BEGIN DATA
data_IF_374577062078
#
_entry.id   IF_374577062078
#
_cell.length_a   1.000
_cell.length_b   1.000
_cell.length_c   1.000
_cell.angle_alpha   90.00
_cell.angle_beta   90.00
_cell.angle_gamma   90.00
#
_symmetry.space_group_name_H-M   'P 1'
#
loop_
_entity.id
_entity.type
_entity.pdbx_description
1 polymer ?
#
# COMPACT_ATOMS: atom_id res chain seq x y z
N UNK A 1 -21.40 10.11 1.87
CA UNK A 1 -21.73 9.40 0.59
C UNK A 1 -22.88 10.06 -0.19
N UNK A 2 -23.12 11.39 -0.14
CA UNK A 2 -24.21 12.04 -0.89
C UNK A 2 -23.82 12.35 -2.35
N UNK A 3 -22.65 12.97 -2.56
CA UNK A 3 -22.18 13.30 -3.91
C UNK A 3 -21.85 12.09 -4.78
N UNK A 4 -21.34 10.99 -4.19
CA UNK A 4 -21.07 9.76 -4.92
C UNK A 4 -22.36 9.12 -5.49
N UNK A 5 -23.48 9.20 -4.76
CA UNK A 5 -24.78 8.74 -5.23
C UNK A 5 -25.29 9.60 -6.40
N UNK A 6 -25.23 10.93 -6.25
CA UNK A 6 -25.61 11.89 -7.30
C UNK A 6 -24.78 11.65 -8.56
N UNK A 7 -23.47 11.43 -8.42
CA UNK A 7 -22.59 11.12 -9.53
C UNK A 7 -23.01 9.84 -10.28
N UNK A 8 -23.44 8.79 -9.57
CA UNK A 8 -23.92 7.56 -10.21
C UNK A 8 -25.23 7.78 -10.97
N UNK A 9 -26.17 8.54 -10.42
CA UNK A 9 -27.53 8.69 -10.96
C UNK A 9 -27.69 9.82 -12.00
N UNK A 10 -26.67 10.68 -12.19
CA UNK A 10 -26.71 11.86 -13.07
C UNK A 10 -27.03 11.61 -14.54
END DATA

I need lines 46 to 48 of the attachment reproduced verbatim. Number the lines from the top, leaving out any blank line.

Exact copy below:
CA UNK A 9 -27.53 8.69 -10.96
C UNK A 9 -27.69 9.82 -12.00
N UNK A 10 -26.67 10.68 -12.19